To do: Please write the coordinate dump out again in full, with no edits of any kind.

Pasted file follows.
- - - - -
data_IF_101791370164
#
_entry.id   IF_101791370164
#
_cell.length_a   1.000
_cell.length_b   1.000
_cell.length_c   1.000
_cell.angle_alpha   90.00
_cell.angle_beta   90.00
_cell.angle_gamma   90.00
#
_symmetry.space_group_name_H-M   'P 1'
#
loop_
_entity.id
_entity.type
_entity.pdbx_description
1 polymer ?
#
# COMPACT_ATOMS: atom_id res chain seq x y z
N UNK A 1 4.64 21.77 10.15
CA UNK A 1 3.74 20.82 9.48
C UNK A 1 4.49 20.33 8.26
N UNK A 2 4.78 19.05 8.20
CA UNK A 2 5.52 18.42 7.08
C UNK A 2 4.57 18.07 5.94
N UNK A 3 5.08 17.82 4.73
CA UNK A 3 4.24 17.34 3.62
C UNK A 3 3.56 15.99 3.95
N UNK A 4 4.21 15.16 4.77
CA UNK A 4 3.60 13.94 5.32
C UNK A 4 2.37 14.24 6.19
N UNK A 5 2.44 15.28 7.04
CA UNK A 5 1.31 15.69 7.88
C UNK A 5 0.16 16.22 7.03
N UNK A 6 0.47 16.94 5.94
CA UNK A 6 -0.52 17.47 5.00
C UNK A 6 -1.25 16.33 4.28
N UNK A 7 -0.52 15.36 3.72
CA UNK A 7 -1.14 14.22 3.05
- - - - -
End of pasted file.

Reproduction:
data_IF_101791370164
#
_entry.id   IF_101791370164
#
_cell.length_a   1.000
_cell.length_b   1.000
_cell.length_c   1.000
_cell.angle_alpha   90.00
_cell.angle_beta   90.00
_cell.angle_gamma   90.00
#
_symmetry.space_group_name_H-M   'P 1'
#
loop_
_entity.id
_entity.type
_entity.pdbx_description
1 polymer ?
#
# COMPACT_ATOMS: atom_id res chain seq x y z
N UNK A 1 4.64 21.77 10.15
CA UNK A 1 3.74 20.82 9.48
C UNK A 1 4.49 20.33 8.26
N UNK A 2 4.78 19.05 8.20
CA UNK A 2 5.52 18.42 7.08
C UNK A 2 4.57 18.07 5.94
N UNK A 3 5.08 17.82 4.73
CA UNK A 3 4.24 17.34 3.62
C UNK A 3 3.56 15.99 3.95
N UNK A 4 4.21 15.16 4.77
CA UNK A 4 3.60 13.94 5.32
C UNK A 4 2.37 14.24 6.19
N UNK A 5 2.44 15.28 7.04
CA UNK A 5 1.31 15.69 7.88
C UNK A 5 0.16 16.22 7.03
N UNK A 6 0.47 16.94 5.94
CA UNK A 6 -0.52 17.47 5.00
C UNK A 6 -1.25 16.33 4.28
N UNK A 7 -0.52 15.36 3.72
CA UNK A 7 -1.14 14.22 3.05